McKendree History Students Present Papers at International Conference

Lebanon, Ill. — Two McKendree University senior history majors shared their research with historians from across the U.S. at the recent biennial convention of Phi Alpha Theta international honor society, held in Albuquerque Jan 2-5.

Meghan Dohogne, of Cape Girardeau, Mo., presented “Altering American Art: The Hudson River School.” She explained how this group of painters formed the first uniquely American art school and broke the former European connection to create a new style of landscape painting. “Through their interactions they created a close bond that surfaces in comparing their paintings,” she said.

Andrew Olden, of Edwardsville, Ill., researched Southern Illinois gang activity during the Prohibition era for his paper, “Bombs, Booze, and Bandits: The Social Stigma Surrounding the Shelton and Birger Gang Warfare.” He was drawn to the subject by stories and recollections his grandmother has shared. “As I got deeper into researching the topic, I had travel to Southern Illinois University Carbondale to do research and my grandmother accompanied me, which turned into quite the bonding experience,” he said.

“Few undergraduate students ever present or publish their research, and it is amazing that two of our majors had the skill, courage and initiative to put their work out there before the academic community,” said Dr. Patrick Folk, professor of history at McKendree. “Having these seniors present their research papers at such a prestigious conference is a real honor for McKendree University. We are extremely proud of Meghan and Andy and their accomplishments. It was also great that the university paid part of their expenses for the trip, showing our commitment to fostering excellence in our students.”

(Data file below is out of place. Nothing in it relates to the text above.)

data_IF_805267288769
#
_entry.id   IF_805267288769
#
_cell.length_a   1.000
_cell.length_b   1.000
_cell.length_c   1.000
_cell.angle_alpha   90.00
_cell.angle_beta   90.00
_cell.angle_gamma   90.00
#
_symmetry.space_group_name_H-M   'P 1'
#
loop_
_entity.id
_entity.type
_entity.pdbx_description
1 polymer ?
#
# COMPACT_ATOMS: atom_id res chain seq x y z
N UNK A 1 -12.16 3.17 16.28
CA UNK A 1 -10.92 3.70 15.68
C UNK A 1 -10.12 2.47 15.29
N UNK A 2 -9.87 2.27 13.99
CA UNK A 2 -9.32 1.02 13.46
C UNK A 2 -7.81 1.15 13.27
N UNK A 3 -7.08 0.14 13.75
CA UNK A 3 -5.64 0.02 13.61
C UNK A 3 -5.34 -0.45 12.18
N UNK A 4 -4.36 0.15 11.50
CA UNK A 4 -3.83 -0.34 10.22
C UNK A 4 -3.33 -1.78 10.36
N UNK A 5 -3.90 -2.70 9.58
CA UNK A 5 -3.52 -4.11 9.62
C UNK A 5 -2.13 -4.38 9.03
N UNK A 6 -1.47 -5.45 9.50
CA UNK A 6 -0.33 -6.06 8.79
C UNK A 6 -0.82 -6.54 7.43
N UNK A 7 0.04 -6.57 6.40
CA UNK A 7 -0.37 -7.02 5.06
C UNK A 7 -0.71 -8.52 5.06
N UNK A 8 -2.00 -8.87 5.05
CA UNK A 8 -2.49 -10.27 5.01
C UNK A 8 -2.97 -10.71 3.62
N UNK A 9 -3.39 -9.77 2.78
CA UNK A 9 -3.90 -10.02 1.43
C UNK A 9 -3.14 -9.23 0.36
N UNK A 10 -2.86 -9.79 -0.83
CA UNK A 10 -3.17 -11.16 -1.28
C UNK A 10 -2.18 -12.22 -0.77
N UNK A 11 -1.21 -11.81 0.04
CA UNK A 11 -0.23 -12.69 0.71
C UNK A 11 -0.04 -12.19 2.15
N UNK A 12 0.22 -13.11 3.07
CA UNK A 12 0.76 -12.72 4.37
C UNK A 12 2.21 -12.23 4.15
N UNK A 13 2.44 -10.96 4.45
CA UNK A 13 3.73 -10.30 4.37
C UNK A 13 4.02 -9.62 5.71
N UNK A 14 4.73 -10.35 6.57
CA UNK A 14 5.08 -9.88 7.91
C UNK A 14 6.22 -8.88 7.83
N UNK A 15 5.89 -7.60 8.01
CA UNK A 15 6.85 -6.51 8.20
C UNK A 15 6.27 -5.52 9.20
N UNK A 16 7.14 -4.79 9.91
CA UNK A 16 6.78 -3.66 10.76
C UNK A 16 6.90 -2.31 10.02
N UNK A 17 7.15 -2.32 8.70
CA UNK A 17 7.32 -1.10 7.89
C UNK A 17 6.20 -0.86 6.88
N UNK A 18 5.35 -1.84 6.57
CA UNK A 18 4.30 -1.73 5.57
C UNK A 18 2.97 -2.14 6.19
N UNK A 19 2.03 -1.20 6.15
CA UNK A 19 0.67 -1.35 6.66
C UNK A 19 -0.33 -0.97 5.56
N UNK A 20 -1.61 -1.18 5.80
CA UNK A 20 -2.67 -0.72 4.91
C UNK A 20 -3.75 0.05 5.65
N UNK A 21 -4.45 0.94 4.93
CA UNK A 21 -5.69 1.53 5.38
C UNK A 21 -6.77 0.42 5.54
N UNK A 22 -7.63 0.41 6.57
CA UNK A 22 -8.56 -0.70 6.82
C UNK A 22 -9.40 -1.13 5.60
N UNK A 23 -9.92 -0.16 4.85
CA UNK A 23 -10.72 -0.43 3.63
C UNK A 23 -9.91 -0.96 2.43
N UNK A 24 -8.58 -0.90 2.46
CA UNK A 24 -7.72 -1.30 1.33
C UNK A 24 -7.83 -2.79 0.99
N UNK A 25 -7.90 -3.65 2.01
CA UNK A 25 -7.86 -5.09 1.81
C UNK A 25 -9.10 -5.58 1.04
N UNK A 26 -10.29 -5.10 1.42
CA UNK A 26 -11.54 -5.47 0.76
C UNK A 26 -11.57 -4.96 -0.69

Phi Alpha Theta promotes the study of history by encouraging research, publication and the exchange of learning and ideas among historians. Both students agreed the chance to meet other historians from across the country was invaluable. “They were all so helpful, open and willing to share their advice on how to succeed in my future aspirations for attending graduate school to become an art history professor,” Dohogne said. “It allowed everyone from the editor of ‘The Historian’ to an undergraduate history major to make connections outside of the usual formal social conventions.”

Olden returned with new ideas for his future as a scholar and a historian. “It was a valuable experience to be able to speak in front of other scholars and field their questions, but the real experiences were gained through the networking opportunities.”